The project offered authorities a flexible monitoring solution by combining PTZ cameras with fixed units. In critical environments with complex optical demands such as entrances, public squares and crossroads where there is significant scope for accidents, the PTZ cameras have been preferred and have allowed management to track and zoom in on targets to acquire facial and licence plate data. By contrast, the fixed cameras provided video of simple traffic flow and the everyday movement of pedestrians for retrospective playback and retrieval.

HD video transmission

Confronted on the ground with the client’s demands for image clarity, Hikvision used an HD-SDI interface in preference to the regular CVBS approach, combined with optic fibre for minimal delay. Police at the central monitoring station received HD video in real-time and could exercise PTZ control from the back end with nominal time lag, the delay being less than 250 milliseconds.

Other user benefits included remote camera configuration and upgrades to image signal processing algorithms from within the central monitoring station such that there was no need for onsite adjustment. This was of value to the client since there was little disruption to the core operation of the trade fair, which had immense commercial and political importance.

Time synchronisation in all the network devices has been another highlight of the Expo project, allowing police to retrieve appropriate video clips. The control centre featured a time server to which devices can be connected directly for synchronisation, while front-end products can be integrated via Network Time Protocol (NTP).

System integration

With the aim of simplifying management tasks, a centralised surveillance framework was implemented at the Shanghai project to manage all the sub systems. Using open architecture, this integrated all the analogue, fixed HD and PTZ HD surveillance products into one software platform which linked the control centre and local police stations throughout the Pudong area of Shanghai.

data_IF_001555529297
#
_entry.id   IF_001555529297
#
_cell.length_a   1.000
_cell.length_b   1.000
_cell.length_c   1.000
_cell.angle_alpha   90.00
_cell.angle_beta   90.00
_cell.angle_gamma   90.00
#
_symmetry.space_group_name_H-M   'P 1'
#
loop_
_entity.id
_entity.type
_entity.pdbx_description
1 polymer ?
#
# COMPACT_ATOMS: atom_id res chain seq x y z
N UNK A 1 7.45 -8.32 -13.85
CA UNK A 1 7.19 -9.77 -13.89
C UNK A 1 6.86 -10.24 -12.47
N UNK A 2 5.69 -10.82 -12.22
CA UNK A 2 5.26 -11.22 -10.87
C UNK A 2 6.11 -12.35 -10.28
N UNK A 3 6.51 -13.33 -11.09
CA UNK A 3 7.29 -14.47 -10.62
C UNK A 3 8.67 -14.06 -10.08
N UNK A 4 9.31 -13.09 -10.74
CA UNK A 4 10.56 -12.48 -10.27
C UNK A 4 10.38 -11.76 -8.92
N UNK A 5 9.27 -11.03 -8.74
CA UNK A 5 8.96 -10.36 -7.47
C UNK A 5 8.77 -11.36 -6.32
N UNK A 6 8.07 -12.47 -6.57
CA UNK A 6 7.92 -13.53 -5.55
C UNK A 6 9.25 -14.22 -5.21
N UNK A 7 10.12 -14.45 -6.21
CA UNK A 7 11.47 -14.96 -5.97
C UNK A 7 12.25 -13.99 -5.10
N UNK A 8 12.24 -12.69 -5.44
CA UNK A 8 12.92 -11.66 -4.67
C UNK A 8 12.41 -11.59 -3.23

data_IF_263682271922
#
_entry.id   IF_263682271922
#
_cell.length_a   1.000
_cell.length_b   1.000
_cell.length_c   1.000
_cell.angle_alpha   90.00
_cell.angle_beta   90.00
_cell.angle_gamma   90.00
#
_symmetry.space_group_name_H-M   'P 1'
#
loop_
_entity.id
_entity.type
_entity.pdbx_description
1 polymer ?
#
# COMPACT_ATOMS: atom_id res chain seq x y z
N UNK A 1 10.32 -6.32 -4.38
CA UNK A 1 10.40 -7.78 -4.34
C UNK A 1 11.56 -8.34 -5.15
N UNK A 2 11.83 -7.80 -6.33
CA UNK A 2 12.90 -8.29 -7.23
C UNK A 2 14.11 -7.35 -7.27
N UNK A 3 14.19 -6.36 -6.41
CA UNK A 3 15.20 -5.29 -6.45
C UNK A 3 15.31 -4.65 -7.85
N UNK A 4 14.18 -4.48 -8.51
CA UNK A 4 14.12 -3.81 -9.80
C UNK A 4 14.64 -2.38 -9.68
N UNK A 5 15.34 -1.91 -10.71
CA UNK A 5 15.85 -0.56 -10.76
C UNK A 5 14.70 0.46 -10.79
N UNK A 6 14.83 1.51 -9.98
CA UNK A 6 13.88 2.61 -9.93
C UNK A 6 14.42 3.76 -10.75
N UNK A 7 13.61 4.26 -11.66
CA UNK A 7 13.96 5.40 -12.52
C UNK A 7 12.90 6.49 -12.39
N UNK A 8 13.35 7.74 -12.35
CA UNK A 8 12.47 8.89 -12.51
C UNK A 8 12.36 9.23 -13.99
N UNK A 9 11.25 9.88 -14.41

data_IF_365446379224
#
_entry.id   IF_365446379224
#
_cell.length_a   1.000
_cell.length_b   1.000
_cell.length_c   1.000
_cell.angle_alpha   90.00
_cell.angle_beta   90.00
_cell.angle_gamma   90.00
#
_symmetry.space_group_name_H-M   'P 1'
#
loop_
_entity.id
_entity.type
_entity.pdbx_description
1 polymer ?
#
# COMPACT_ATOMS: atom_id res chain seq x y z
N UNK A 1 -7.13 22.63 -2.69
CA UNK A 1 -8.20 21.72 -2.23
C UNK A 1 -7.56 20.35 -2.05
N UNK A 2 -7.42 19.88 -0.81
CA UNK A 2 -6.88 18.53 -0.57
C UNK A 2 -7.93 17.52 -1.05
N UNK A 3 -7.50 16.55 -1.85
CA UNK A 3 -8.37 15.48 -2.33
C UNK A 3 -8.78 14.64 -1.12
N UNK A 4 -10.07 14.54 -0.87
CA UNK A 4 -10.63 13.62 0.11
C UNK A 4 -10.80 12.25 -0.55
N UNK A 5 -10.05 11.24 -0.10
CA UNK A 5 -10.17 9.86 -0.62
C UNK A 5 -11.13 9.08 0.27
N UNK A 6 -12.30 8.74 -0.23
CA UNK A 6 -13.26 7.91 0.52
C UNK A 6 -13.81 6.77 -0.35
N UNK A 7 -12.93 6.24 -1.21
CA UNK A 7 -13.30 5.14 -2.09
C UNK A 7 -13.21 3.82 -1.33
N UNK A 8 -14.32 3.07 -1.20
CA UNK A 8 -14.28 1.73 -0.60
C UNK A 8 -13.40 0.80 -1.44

The CCTV project proved demonstrably successful in meeting the client’s high surveillance requirements, optimising security for core infrastructure components such as main roads, bus stations, rail transit and public spaces throughout the exhibition area.

Centralised and distributed storage

Another challenge was data storage. Since multiple HD cameras create enormous quantities of video data, using powerful storage technology was paramount. IP and FC storage area networks (SAN) were used to achieve centralised network data archiving.

The application also used an NVR server in police stations for temporary caching in the event of connectivity faults between police bases and the control centre. Once the communication link is restored, video footage retained in the NVR can be uploaded retrospectively to the IP SAN automatically.

Yangzhong Hu, president of Hikvision, said: “The theme of Expo 2010 Shanghai China is ‘Better city, better life.’ It is therefore fitting that the organisers have opted for a security product manufacturer that strives constantly for improvement.

“The experience we drew on during this project, combined with R&D capability and an innovative approach, allowed us to respond to a demanding brief. The installation demonstrated the lengths Hikvision will go to in order to consolidate its leading position in the surveillance market, providing sophisticated products that address customers’ real needs at massive infrastructure sites of this kind.”

For more information contact Hikvision, +86 571 8700 6060, wulin@hikvision.com, www.hikvision.com